This weekend, Jewish communities the world over celebrated Shavuot — the festival celebrating the giving and receiving of Torah. In the liturgy we use as we count the Omer — marking the fifty day journey from Pesach to Shavuot, and from liberation to revelation — we are called upon to come before God at the end of these seven weeks with a new offering, a mincha hadasha. Just as we are about to receive Torah anew — preparing for new wisdom to be revealed and for ancient words to ring with the freshness of dawn — we are meant to bring ourselves anew to this encounter and to offer up from ourselves new gifts.
My new offering is “The Gifts You Bring” — a song that I wrote last week with members of the Friendship Circle (a local group of elders who meet for lunch and learning each week at the Jewish Federation). Have a listen!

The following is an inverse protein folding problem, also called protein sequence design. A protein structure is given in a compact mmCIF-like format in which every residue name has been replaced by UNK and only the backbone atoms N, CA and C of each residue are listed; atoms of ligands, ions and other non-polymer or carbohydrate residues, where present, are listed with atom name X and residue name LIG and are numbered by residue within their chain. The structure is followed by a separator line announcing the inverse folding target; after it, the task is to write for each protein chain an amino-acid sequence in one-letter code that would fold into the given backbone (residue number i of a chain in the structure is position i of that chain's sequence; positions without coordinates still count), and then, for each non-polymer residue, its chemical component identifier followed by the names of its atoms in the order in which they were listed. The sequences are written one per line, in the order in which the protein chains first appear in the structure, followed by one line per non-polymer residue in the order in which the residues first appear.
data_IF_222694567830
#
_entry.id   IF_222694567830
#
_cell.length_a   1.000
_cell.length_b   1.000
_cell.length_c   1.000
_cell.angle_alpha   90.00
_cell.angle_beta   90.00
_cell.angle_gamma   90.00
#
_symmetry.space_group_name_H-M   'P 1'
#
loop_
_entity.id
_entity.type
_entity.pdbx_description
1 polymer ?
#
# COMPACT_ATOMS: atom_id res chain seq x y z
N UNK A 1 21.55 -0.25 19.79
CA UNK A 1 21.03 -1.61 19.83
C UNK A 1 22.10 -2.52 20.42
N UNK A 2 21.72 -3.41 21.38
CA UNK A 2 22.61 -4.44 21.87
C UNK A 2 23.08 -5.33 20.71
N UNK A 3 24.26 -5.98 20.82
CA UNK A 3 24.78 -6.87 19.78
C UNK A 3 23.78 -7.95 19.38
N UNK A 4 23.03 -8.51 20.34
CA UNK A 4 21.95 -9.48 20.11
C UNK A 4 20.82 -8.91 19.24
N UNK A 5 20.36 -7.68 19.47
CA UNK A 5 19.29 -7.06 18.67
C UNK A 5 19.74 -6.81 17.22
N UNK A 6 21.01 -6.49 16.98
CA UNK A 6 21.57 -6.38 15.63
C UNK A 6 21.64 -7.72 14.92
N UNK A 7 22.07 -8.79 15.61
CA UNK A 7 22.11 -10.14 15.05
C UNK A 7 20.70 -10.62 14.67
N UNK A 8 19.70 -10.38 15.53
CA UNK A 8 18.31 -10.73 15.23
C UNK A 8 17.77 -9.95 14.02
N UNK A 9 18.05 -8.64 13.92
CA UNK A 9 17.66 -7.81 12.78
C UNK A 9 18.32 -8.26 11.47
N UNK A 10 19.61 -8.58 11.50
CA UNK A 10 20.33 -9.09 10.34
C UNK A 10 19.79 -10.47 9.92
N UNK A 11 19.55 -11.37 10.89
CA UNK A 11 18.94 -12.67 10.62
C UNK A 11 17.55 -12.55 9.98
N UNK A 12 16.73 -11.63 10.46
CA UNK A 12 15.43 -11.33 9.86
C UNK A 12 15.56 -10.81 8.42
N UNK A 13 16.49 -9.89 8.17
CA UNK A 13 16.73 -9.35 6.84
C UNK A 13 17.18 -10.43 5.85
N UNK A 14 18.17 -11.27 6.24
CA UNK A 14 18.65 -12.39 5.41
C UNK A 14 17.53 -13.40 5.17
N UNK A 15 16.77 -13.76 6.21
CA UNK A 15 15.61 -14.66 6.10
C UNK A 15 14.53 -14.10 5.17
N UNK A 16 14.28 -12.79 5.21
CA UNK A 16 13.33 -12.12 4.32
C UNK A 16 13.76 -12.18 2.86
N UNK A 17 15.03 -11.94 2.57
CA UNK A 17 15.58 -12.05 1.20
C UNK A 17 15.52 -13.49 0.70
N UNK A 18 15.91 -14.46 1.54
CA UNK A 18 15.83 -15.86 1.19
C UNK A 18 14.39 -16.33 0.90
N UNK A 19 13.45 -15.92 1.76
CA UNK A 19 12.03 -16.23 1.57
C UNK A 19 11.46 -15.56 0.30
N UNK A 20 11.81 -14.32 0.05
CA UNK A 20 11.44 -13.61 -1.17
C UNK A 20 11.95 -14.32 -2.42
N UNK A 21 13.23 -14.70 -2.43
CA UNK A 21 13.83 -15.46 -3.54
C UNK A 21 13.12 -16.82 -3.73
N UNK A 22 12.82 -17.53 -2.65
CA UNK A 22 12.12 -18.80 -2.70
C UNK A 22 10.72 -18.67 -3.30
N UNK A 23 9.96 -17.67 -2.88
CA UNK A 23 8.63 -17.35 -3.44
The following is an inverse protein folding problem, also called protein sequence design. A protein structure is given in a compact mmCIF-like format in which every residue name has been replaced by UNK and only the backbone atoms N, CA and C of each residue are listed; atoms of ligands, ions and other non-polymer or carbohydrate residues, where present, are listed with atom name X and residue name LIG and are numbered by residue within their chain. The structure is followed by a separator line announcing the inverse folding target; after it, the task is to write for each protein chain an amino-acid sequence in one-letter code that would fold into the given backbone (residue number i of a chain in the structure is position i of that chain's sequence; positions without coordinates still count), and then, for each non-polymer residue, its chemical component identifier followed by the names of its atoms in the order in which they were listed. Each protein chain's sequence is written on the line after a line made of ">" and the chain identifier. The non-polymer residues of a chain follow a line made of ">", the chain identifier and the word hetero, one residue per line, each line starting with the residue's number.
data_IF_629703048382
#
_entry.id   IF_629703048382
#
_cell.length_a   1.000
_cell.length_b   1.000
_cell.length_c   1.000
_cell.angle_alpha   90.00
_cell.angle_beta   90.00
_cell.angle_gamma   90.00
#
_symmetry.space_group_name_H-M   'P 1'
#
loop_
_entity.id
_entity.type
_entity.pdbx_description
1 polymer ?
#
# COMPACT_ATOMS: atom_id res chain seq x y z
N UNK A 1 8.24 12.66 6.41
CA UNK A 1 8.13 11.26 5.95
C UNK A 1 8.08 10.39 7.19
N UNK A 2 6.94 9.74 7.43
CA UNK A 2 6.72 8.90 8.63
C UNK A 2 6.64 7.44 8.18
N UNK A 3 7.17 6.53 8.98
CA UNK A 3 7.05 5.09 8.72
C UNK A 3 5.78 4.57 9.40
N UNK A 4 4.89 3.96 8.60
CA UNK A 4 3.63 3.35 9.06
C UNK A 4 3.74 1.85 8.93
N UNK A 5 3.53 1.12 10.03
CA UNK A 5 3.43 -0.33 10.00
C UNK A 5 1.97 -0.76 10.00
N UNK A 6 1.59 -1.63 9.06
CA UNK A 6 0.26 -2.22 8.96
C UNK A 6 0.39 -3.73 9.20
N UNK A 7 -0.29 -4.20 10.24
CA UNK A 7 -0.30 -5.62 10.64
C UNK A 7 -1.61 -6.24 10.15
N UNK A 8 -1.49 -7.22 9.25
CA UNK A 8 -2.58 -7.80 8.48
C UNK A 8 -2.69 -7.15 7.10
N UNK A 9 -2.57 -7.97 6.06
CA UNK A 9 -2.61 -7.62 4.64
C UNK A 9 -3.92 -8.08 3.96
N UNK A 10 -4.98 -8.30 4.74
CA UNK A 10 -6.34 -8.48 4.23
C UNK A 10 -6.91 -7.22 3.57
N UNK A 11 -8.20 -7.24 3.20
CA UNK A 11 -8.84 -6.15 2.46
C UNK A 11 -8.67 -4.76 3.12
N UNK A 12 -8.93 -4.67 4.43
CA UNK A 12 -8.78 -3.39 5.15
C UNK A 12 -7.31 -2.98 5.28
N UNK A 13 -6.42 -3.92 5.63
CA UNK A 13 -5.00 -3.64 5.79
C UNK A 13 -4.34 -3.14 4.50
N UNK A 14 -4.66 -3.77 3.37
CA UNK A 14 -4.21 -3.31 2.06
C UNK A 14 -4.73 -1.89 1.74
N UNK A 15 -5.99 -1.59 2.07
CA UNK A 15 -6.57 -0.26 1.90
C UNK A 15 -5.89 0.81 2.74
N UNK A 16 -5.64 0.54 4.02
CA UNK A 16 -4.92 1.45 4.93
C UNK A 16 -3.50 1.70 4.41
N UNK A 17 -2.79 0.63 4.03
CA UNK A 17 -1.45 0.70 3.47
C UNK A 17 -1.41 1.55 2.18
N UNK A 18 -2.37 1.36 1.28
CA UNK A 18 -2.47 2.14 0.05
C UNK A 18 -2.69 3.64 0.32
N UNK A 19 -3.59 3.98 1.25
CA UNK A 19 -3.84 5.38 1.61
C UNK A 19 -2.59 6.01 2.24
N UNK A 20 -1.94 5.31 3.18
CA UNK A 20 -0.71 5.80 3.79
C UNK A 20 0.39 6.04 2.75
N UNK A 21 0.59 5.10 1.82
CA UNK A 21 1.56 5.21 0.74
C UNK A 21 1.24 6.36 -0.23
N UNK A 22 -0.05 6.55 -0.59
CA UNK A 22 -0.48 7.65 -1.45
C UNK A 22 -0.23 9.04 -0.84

Here’s how this works: I brought them the chorus, “Give your gifts to the new day/Lift them up in your own way/The gifts you bring.” Then I invited them to reflect on the gifts that they had been given in this life and the gifts they hope to pass on. They wrote their thoughts down and I slipped into the next room to put the song together.
Meanwhile, in keeping with our Shavuot theme, they ate ice cream. When all the ice cream was gone, it was time to offer back to the the gifts they had shared with me.
May we all be blessed to find new gifts within ourselves and offer them freely. This world is incomplete without your gifts, your voice, your songs!
One gift I have been receiving recently is the heartwarming feedback I’ve been hearing about my new album, “at the edge of the unknown.” My favorite so far is this “consumer complaint” from Rabbi Randy Kafka. She writes:
“Minna, there’s a problem with playing your CD in my car….Your songs and your voice move me to tears, and I arrive at my destination with red eyes and a runny nose.”
Perhaps it should come with a warning label?
What is your unique offering to this world? Post a comment below or find me on Twitter or Facebook.